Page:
Fr. Rooney thanks for taking the time to reply. I was pleased to read that you agree that Christ’s mission was not redemption from hell, but from sin. For many, hell is the construct of God as a place of eternal punishment. However, after reading your linked article https://churchlifejournal.nd.edu/articles/hell-and-the-coherence-of-christian-hope/ it seems clear that you believe that hell is self inflicted. You wrote “Hell being a real possibility is not God’s doing but mine.”

            We also agree that Jesus saves us from an eternity of spiritual death. So far, so good. However, after reading your church life journal post I am convinced even more, that your arguments against a “hard universalism” are untenable and somewhat contradictory.

            You start the article with the spiritual journey of St. Francis de Sales who, in your words…

            “does not end up with the knowledge that God must save all people, he does not end up with the knowledge that Francis cannot end up rejecting God or that God cannot do otherwise than save Francis. Instead, Francis’s fear leaves him because, even if Francis cannot imagine what God will do, or how God will do it, Francis comes to trust God. In that trust, he knows that nothing God will ever let happen to him will be ultimately tragic or hopeless.”

            Now, here is the key phrase “he knows that nothing God will ever let happen to him will be ultimately tragic or hopeless.” You end the article in a similar vein “When we have hope, we already expect that God’s goodness will shatter even the limits of our imagination, and that, even when things appear to be hopeless, they never are.”

            This is the very thesis of universalism. This is really just a repetition of Thomas Talbott’s conviction that an omnipotent God will never let his creation suffer irreparable harm.

            And yet, you insist that Francis or you or me or some of us or most of us may possibly reject God’s grace forever, which is to be in a place of spiritual death or an ultimately tragic or hopeless situation.

            When you admit that you are not certain that you will be saved, you are leaving open the possibility that your eternity will be ultimately tragic. It is possible that you will experience eternal death. As you wrote, “If it were not possible for us to end up in eternal death, if Christ did not harrow hell, Easter is a sham victory, “our preaching is empty and your faith is also empty” (1 Cor 15:14).”

            You insist, like universalists, that God is good. The critical difference is the definition of good. Universalists proclaim that God’s character of goodness and love precludes ultimate tragedy. Your view is that a good God may, in fact, allow evil to reign and men to suffer eternal death. Inexplicably, you argue that allowing His creation to suffer irreparable harm would be an expression of God’s love and mercy – an expression of God’s goodness even if we can’t imagine a reason that God could act in such a way.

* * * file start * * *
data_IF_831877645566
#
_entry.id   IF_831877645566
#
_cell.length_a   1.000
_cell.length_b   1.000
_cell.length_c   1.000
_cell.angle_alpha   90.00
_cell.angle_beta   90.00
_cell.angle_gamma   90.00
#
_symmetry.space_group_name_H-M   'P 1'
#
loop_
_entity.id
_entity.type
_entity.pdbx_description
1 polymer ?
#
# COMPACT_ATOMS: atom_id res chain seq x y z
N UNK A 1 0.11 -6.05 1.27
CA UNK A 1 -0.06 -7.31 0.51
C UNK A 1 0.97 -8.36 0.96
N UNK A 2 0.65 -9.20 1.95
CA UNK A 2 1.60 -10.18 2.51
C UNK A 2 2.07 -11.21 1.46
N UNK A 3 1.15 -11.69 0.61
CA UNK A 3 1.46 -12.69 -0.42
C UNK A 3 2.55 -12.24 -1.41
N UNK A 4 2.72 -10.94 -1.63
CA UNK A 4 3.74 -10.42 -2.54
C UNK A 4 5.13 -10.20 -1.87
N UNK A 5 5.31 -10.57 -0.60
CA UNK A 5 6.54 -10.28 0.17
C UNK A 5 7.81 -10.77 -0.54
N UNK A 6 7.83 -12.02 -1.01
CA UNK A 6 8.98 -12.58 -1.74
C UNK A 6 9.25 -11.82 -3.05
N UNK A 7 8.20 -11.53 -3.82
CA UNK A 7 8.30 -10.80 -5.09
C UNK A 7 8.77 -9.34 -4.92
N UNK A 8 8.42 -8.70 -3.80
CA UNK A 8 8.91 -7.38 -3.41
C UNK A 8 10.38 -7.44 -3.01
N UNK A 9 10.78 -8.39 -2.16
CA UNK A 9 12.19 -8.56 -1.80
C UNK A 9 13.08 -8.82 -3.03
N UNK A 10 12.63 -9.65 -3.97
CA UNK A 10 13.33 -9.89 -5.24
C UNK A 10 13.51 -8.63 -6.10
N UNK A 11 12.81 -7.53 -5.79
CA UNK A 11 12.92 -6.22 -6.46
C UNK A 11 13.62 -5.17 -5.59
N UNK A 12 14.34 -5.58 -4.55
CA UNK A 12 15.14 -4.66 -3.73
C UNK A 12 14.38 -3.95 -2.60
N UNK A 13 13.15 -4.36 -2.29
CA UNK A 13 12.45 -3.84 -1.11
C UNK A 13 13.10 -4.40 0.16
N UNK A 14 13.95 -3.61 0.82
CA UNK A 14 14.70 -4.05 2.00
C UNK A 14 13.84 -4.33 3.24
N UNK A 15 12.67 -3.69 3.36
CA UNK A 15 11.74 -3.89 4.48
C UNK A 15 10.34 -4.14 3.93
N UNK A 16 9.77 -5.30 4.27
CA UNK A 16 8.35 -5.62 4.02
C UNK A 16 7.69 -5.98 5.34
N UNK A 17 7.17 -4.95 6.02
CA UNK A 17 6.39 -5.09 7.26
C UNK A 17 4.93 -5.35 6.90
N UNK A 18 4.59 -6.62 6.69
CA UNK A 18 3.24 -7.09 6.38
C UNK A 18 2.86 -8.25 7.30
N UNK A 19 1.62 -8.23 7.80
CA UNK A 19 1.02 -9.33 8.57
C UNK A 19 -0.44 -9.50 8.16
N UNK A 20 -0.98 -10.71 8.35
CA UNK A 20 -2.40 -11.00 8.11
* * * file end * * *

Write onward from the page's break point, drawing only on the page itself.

You wrote…
            “If we were to discover that God made it possible for us to resist his grace forever, then, I would think, we come to know that, if he did so, he did this for a good reason that was an expression of his love and mercy for us. I would be more confident of that than of any argument to the contrary, even if I were unable to imagine any possible reason that God had for doing so, because I think it is good to trust God.”

            Frankly, this is not very convincing. (God may be good, as I understand good – but if it turns out that he acts in a way that I can’t perceive as good, let’s all agree that God is good, anyway.) This God of uncertain conduct hardly seems trustworthy.

            Then, you seamlessly revert to an argument for hard universalism. You wrote…
            “In trust, I know that I might possibly resist God’s grace, but I know that God is also Good and that He cares for me—Christ, then, is my fortress and bulwark against myself.”

            Here, you seem to be arguing that despite your sinful nature’s resistance to God’s grace He will deliver you from yourself because God is good. Despite your best efforts to damn yourself, Christ is your salvation. Period. End of story.

            “But because of his great love for us, God, who is rich in mercy, made us alive with Christ even when we were dead in transgressions—it is by grace you have been saved.” Ephesians 2:4-5

            It’s already done. We can argue about whether God needed to do it or not. It doesn’t matter. He did it. Through the cross Christ made us alive when we were dead in sin. Past tense…done…by grace we have been saved. God’s love is great, He is rich in mercy, His goodness far exceeds anything we can imagine. In the cross, God has saved all. The ending has already been written … and it ends happily ever after.

            But then, Fr. Rooney, you contend that Christ may not be a sufficient bulwark against yourself. Persons, you say, may apparently reject God for all eternity.

            You wrote…
            “We should, therefore, first, reject any claim that we need to know God’s reason to permit anyone to reject him. I do not need to know or be able to prove that everyone is going to heaven in order to trust that God loves me, will not abandon me, or that he will take care of my loved ones. I do not need to know whether hell is empty to know that Christ comes to harrow the hell in my heart, a hell that would be my eternity if I were not to cling to him.”